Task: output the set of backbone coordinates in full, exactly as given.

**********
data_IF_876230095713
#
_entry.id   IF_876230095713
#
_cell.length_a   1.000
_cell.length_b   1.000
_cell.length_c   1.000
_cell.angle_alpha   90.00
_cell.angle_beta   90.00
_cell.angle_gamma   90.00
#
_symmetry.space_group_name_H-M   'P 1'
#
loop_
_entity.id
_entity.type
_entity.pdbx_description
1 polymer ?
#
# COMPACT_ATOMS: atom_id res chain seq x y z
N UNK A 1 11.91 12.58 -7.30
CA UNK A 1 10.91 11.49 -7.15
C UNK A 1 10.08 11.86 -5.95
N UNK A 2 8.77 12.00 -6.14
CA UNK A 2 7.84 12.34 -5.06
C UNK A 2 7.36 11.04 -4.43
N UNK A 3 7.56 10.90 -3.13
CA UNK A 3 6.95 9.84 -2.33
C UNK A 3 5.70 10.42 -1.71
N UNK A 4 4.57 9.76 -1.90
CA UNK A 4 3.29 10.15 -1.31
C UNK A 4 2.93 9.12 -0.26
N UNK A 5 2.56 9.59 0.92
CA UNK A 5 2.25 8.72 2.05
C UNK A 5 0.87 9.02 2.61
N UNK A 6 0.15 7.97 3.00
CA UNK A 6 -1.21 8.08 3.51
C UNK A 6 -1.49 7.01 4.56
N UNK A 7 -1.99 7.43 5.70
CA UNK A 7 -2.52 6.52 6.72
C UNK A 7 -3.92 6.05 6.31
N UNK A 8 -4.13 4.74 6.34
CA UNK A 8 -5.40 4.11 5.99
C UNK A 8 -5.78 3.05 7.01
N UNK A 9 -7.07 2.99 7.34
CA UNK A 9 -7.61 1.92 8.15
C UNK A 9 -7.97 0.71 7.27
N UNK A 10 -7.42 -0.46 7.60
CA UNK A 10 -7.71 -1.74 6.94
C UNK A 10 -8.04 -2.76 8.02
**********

data_IF_876230095713
#
_entry.id   IF_876230095713
#
_cell.length_a   1.000
_cell.length_b   1.000
_cell.length_c   1.000
_cell.angle_alpha   90.00
_cell.angle_beta   90.00
_cell.angle_gamma   90.00
#
_symmetry.space_group_name_H-M   'P 1'
#
loop_
_entity.id
_entity.type
_entity.pdbx_description
1 polymer ?
#
# COMPACT_ATOMS: atom_id res chain seq x y z
N UNK A 1 11.91 12.58 -7.30
CA UNK A 1 10.91 11.49 -7.15
C UNK A 1 10.08 11.86 -5.95
N UNK A 2 8.77 12.00 -6.14
CA UNK A 2 7.84 12.34 -5.06
C UNK A 2 7.36 11.04 -4.43
N UNK A 3 7.56 10.90 -3.13
CA UNK A 3 6.95 9.84 -2.33
C UNK A 3 5.70 10.42 -1.71
N UNK A 4 4.57 9.76 -1.90
CA UNK A 4 3.29 10.15 -1.31
C UNK A 4 2.93 9.12 -0.26
N UNK A 5 2.56 9.59 0.92
CA UNK A 5 2.25 8.72 2.05
C UNK A 5 0.87 9.02 2.61
N UNK A 6 0.15 7.97 3.00
CA UNK A 6 -1.21 8.08 3.51
C UNK A 6 -1.49 7.01 4.56
N UNK A 7 -1.99 7.43 5.70
CA UNK A 7 -2.52 6.52 6.72
C UNK A 7 -3.92 6.05 6.31
N UNK A 8 -4.13 4.74 6.34
CA UNK A 8 -5.40 4.11 5.99
C UNK A 8 -5.78 3.05 7.01
N UNK A 9 -7.07 2.99 7.34
CA UNK A 9 -7.61 1.92 8.15
C UNK A 9 -7.97 0.71 7.27
N UNK A 10 -7.42 -0.46 7.60
CA UNK A 10 -7.71 -1.74 6.94
C UNK A 10 -8.04 -2.76 8.02